Africa's Richest Woman Isabel Dos Santos Proposes Merger Of Millennium, BPI
Africa’s richest woman Isabel dos Santos has reportedly proposed a merger between Banco BPI and Millennium bcp – two of Portugal’s largest listed banks, less than a month after Caixabank of Spain launched a takeover bid for BPI.
According to a report by Reuters, Dos Santos recently sent a letter to the CEOs of Banco BPI, Millennium and Caixabank, where she outlined her proposal in detail and urged them to consider her suggestion.
In February, Caixabank, which is the largest shareholder in BPI with a 44.1% stake, launched a takeover bid for BPI. Caixabank, Spain’s 3rd largest lender by market value, offered to buy the remaining 55.9% it doesn’t own from BPI’s shareholders for a cash consideration of $1.24 billion or $1.49 per share in cash.
Dos Santos, 41, is the second largest shareholder in BPI with an 18.6% stake. Her new proposal could be an indication that she is not interested in disposing of her stake just yet. A source who spoke to Reuters believes that her stake in the bank is not simply a financial holding but a strategic one. Caixabank needs to win the support of two thirds of BPI’s shareholders for the bid to succeed and Dos Santos’ support is crucial.
Isabel Dos Santos
Angola’s richest woman maintains close ties and business interests in Portugal, her country’s former colonial master. She owns close to 7% of oil and gas firm Galp Energia (along with Portuguese billionaire Americo Amorim) and a controlling stake in Portuguese cable TV and telecom firm Nos SGPS (formerly called Zon). Late last year, she made a $1.5 billion bid for Portugal Telecom (PT) SGPS SA, a company that owns a 25.7% stake in Brazilian telecom operator Oi, Her bid was an attempt to scuttle a bid French telecoms company Altice made for Portugal Telecom’s operations. She later withdrew the bid after the Portuguese Securities Market Commission (CMVM) ruled that she had to raise the offer price.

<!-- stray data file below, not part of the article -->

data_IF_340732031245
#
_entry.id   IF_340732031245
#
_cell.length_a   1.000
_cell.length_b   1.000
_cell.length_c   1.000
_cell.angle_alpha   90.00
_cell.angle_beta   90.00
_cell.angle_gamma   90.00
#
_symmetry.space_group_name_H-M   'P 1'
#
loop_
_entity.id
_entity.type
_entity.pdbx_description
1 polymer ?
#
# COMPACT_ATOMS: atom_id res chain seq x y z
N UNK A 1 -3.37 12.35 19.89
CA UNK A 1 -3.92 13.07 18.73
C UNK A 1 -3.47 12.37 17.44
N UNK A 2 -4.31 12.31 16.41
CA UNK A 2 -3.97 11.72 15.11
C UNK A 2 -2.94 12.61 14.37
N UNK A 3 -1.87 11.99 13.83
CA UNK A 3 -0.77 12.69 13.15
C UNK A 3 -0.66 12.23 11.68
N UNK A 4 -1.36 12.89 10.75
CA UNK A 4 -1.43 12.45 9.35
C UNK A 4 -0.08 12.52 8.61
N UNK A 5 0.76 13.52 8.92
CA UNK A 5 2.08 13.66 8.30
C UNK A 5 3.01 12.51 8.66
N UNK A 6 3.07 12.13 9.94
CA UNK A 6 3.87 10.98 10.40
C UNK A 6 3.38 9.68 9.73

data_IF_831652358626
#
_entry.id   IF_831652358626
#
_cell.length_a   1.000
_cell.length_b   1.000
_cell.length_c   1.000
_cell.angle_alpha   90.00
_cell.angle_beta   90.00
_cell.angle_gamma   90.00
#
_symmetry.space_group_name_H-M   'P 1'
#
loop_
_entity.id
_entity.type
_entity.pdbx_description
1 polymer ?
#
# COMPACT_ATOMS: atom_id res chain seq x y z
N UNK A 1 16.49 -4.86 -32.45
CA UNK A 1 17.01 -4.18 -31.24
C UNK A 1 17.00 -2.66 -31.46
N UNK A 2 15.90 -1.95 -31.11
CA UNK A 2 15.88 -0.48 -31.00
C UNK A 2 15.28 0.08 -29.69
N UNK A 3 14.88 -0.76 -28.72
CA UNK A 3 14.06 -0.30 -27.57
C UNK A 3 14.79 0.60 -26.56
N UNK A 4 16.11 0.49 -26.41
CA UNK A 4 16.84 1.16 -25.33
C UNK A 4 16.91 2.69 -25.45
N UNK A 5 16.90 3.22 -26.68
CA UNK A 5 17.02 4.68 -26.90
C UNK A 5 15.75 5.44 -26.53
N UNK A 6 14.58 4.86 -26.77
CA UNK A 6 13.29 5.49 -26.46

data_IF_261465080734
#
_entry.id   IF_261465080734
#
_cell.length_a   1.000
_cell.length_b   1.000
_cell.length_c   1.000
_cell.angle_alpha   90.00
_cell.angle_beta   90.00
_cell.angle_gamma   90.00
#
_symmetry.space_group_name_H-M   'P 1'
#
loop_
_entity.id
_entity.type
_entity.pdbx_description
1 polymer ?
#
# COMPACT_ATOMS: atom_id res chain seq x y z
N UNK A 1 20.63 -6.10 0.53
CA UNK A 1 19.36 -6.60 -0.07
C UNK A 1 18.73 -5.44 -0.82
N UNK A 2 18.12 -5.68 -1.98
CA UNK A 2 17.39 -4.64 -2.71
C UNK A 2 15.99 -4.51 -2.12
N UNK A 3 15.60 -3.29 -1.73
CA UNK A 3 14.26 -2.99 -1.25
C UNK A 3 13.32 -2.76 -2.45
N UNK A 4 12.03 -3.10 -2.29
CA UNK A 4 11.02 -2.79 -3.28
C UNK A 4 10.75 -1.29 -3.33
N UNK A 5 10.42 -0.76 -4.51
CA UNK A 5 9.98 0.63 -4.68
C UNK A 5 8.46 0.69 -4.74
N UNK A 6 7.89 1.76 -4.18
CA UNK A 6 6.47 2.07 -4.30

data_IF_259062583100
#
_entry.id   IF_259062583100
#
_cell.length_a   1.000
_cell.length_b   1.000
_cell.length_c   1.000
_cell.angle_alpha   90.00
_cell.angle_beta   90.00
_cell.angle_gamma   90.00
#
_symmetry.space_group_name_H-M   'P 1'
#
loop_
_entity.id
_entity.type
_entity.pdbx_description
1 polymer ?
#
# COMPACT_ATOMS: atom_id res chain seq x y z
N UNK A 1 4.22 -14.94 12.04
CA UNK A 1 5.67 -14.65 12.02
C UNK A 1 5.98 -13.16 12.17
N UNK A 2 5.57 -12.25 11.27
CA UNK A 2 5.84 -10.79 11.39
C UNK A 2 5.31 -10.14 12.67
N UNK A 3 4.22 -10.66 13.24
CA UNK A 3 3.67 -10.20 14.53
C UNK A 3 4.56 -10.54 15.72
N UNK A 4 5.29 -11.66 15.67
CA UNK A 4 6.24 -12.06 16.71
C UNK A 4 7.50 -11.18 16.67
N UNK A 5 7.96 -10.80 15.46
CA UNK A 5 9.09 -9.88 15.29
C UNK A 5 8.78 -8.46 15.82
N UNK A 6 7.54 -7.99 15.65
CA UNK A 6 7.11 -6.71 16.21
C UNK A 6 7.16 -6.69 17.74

Of the 1,826 people who made it to the 2015 FORBES list of the World’s Billionaires, 11 of them are black, up from 9 a year ago.
Nigerian cement tycoon Aliko Dangote is still the richest black person in the world, with a fortune estimated at $15.7 billion. He is followed by Saudi-Ethiopian construction magnate Mohammed Al-Amoudi, who is worth $10.8 billion.